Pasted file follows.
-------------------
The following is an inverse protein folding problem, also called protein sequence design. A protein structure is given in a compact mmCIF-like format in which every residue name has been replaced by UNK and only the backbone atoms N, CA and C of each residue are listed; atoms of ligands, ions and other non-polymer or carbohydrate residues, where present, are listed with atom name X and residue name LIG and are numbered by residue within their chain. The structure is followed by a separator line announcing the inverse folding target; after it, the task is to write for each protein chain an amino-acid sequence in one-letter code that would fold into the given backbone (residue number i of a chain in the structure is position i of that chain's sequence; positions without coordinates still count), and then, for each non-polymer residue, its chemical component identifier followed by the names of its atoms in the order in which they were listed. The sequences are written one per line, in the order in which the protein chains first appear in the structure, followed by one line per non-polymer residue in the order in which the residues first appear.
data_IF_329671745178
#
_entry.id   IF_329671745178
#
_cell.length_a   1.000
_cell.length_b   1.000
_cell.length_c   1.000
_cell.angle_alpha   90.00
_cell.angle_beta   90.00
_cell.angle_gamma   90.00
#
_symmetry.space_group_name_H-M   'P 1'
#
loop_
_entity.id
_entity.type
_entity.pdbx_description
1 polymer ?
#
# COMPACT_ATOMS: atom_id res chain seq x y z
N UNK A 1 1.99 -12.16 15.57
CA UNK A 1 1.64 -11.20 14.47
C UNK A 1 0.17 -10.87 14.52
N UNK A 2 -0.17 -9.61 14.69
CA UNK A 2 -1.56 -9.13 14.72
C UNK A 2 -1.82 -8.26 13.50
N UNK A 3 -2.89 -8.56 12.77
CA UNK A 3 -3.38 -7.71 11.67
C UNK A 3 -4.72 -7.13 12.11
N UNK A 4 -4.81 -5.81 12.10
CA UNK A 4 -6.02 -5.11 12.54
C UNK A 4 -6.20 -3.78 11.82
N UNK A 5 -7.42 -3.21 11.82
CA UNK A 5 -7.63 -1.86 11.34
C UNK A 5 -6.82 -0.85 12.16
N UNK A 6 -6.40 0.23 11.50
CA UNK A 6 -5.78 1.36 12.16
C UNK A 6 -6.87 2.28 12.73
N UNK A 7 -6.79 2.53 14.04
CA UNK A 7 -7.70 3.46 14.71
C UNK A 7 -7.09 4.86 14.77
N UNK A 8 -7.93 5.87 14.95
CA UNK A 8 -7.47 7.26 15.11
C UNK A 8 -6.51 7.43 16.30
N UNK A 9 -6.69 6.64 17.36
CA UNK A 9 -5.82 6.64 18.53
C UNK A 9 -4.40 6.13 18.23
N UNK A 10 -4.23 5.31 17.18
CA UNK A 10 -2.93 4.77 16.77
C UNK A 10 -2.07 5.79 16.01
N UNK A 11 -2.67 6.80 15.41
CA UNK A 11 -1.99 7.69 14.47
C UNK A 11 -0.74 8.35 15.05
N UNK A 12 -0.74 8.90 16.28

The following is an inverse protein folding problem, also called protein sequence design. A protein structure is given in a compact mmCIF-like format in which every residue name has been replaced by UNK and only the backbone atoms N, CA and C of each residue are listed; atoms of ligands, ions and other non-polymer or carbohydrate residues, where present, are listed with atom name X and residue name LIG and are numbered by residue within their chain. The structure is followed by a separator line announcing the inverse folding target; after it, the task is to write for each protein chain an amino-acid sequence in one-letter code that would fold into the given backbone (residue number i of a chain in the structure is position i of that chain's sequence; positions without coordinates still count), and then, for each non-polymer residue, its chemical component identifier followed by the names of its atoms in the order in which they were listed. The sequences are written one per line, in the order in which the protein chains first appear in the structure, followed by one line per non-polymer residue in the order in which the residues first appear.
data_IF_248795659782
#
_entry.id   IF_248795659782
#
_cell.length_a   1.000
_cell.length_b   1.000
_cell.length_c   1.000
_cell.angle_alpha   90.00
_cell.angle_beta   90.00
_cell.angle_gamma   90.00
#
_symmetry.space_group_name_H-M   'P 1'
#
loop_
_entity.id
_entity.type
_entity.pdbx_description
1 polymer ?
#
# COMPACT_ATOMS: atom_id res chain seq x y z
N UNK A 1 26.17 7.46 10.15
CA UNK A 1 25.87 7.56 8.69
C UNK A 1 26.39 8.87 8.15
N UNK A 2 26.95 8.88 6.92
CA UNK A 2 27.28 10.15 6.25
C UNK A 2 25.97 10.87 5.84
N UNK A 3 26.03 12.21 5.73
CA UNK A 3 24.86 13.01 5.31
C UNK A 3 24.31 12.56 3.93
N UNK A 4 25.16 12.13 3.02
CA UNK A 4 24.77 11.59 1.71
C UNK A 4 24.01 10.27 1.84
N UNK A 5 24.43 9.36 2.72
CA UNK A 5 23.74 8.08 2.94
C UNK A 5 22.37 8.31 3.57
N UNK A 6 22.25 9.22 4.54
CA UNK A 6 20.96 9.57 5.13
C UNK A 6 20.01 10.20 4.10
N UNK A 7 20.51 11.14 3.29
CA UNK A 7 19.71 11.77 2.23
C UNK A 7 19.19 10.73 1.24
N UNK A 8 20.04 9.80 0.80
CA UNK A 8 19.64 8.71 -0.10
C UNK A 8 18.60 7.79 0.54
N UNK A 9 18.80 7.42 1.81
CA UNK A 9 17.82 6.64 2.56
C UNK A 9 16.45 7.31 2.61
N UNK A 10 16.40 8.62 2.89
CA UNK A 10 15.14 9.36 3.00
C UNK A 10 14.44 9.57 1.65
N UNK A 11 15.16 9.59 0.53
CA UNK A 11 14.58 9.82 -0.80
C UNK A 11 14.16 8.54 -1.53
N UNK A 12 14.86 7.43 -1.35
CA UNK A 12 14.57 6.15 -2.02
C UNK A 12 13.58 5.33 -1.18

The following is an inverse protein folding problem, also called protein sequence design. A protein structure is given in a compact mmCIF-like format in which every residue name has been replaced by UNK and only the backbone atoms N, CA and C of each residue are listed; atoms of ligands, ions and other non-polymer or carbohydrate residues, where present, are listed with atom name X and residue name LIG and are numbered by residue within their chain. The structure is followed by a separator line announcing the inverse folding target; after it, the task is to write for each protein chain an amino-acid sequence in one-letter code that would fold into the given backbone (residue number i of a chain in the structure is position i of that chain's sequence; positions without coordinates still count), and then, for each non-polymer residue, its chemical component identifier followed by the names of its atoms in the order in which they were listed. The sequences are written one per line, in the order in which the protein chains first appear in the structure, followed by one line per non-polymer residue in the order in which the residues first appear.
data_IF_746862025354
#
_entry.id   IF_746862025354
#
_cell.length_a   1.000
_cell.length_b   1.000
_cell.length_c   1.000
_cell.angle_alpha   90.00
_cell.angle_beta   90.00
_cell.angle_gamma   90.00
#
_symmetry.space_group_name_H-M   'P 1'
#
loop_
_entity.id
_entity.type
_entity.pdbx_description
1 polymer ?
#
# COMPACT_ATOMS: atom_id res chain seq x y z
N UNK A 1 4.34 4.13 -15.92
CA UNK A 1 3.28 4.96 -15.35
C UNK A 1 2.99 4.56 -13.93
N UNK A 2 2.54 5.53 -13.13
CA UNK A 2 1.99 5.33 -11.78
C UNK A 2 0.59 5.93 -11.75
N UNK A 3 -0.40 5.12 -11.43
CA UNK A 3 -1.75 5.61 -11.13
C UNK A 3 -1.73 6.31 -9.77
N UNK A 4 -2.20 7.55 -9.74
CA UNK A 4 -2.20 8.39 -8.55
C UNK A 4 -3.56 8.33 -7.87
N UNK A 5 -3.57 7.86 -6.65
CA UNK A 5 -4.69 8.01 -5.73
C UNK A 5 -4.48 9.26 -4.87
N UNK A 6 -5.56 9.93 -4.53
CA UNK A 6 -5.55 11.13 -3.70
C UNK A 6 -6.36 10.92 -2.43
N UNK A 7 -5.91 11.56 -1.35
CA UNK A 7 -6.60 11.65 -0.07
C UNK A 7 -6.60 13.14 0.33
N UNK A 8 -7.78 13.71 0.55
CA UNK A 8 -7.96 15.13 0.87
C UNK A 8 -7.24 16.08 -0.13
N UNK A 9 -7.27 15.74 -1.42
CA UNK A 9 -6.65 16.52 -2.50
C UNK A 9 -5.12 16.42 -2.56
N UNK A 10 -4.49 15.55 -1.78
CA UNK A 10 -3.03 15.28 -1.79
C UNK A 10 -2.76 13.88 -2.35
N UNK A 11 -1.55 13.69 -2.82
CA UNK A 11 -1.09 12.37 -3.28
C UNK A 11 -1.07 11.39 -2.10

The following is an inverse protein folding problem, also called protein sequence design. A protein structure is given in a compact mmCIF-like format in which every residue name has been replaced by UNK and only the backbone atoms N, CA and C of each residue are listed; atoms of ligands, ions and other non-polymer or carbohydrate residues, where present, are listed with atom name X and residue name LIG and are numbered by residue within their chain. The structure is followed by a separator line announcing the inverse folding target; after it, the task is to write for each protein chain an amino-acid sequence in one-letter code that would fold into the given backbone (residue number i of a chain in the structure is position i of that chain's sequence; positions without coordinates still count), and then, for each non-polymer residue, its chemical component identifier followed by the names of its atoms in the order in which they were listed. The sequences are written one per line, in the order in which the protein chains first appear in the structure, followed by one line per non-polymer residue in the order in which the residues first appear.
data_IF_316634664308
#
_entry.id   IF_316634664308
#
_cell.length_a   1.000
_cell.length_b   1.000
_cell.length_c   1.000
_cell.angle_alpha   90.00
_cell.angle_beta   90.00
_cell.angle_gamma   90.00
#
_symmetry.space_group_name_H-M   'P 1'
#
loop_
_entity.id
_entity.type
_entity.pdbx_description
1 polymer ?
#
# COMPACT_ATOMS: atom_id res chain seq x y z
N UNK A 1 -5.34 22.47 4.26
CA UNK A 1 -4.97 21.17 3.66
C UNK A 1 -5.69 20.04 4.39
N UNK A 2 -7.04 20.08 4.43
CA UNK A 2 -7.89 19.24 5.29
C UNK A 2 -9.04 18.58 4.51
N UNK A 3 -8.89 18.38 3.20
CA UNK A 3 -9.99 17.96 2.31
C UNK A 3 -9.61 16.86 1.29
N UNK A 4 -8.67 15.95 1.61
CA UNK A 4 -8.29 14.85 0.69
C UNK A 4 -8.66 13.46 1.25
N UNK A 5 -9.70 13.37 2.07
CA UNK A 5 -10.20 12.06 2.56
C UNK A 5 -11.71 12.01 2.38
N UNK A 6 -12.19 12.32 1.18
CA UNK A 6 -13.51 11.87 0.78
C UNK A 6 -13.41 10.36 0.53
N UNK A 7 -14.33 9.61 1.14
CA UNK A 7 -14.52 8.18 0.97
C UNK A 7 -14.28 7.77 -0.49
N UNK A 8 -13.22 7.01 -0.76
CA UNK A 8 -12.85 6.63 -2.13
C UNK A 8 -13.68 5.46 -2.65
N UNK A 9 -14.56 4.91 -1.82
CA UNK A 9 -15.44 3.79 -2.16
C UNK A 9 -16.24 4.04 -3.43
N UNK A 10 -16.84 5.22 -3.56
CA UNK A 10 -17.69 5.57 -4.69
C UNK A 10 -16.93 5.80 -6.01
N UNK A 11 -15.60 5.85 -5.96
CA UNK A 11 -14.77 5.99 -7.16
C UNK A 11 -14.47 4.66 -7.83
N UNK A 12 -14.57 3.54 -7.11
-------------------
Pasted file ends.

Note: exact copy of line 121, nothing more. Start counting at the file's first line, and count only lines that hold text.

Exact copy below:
_cell.angle_alpha   90.00